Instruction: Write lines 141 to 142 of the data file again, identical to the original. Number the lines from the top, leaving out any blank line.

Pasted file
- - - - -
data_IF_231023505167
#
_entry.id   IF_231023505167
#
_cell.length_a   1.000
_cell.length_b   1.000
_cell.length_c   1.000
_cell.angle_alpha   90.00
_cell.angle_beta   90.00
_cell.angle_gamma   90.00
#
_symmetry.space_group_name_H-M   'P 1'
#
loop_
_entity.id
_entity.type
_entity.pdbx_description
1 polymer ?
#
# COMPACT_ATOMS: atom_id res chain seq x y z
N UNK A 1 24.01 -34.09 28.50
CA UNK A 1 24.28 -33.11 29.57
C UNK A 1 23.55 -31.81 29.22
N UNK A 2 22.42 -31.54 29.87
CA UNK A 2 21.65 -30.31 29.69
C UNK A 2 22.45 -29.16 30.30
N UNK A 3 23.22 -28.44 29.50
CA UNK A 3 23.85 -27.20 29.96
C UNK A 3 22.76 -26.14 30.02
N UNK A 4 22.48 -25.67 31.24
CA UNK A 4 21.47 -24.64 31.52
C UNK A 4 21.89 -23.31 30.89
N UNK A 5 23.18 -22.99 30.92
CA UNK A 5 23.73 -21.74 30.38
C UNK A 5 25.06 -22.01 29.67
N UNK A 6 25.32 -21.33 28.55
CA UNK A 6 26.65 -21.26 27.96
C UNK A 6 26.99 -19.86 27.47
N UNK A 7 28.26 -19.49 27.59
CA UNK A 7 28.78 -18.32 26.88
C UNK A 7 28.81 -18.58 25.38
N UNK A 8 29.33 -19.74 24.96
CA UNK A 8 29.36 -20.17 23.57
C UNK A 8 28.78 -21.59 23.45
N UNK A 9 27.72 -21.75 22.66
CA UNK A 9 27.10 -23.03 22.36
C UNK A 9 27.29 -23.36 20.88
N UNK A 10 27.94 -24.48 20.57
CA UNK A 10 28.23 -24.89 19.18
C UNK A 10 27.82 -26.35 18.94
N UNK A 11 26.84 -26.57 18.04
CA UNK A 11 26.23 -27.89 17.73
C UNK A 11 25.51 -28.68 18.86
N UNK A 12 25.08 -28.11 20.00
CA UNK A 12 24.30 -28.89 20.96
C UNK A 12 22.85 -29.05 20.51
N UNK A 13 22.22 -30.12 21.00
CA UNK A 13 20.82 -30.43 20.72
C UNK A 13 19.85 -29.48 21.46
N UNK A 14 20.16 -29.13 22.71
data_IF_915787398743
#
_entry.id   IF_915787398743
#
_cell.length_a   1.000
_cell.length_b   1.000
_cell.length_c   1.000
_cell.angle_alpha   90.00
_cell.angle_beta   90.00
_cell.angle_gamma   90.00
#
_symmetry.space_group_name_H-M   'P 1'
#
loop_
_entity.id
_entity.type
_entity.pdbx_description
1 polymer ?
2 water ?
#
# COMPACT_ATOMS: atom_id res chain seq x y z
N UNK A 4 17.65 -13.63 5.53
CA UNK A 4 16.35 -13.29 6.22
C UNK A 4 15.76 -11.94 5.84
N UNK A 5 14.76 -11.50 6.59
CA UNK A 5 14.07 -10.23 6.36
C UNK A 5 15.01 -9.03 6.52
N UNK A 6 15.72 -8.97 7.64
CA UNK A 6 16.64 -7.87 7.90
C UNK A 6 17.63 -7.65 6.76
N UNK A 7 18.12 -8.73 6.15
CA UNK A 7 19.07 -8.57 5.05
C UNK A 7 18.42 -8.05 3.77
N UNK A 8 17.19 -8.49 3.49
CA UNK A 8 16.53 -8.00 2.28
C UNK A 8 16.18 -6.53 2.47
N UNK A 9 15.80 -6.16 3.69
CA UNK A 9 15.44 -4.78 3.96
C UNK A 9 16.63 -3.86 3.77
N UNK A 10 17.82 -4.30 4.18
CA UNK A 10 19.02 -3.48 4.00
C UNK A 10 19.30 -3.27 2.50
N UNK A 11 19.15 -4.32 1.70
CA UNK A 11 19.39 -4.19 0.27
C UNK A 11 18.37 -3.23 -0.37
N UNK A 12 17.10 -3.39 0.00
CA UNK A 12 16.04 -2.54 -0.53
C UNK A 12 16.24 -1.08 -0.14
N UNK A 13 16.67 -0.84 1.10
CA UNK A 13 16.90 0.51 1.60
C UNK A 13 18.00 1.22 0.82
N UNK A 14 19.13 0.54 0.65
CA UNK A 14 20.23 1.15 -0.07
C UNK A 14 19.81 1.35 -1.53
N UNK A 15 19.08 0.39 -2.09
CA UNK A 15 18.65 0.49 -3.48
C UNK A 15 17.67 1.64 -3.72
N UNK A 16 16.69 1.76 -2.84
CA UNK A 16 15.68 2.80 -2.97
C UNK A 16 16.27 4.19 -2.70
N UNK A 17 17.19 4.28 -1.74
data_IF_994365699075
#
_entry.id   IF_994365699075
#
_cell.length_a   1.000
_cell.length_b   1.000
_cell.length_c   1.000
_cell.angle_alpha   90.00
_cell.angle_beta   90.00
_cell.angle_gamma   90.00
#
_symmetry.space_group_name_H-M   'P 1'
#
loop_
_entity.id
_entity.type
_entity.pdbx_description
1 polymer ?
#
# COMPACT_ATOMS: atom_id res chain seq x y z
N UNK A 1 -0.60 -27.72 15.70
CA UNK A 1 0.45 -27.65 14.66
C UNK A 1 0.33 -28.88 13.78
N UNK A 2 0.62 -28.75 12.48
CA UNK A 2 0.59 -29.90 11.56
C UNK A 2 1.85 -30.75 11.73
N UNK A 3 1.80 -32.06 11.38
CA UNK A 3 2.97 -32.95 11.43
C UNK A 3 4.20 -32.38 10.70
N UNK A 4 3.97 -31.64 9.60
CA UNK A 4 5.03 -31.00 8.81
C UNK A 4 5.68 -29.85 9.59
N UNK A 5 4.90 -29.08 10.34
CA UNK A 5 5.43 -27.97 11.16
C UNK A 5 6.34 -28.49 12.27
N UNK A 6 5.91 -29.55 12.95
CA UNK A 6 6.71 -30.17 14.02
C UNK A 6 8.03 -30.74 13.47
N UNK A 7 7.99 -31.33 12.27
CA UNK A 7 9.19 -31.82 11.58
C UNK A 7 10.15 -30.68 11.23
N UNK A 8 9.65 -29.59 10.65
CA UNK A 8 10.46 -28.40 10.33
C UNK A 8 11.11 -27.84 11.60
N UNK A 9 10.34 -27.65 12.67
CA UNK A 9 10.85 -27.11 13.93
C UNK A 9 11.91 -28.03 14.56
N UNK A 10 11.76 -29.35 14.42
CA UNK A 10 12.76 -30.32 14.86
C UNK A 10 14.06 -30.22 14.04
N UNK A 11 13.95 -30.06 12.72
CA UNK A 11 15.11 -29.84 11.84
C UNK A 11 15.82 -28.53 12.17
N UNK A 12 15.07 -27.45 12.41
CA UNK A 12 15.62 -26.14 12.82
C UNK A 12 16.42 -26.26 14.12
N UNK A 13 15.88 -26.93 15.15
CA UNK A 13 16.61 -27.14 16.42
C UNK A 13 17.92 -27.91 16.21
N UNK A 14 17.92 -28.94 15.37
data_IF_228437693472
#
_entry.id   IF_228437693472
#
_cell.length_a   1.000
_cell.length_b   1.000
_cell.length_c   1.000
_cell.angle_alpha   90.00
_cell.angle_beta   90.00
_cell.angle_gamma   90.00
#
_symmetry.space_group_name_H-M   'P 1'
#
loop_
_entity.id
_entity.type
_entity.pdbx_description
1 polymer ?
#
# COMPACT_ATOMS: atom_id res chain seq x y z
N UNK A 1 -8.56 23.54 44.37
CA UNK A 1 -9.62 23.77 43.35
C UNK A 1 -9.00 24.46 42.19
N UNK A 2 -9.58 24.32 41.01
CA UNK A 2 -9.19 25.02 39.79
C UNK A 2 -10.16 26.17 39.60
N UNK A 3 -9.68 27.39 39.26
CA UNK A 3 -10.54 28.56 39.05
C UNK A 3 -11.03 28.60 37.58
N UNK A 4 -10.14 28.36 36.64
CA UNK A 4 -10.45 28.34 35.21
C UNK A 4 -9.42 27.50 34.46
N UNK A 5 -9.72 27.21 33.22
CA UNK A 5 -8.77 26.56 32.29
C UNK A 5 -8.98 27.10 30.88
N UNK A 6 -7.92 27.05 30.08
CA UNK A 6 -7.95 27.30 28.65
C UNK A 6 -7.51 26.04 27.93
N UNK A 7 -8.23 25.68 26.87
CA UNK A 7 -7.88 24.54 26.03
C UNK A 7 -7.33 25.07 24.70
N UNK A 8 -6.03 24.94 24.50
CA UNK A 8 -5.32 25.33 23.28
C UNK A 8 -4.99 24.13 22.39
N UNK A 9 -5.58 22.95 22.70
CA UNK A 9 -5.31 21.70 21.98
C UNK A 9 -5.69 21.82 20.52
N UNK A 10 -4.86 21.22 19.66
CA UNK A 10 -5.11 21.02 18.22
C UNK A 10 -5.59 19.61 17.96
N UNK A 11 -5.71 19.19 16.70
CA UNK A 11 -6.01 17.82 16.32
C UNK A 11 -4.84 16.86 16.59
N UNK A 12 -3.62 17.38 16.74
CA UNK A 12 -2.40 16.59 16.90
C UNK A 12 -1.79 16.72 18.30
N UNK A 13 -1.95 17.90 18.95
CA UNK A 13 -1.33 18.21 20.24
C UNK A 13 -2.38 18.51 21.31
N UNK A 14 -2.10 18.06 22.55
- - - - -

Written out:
# COMPACT_ATOMS: atom_id res chain seq x y z
N UNK A 1 -0.60 -27.72 15.70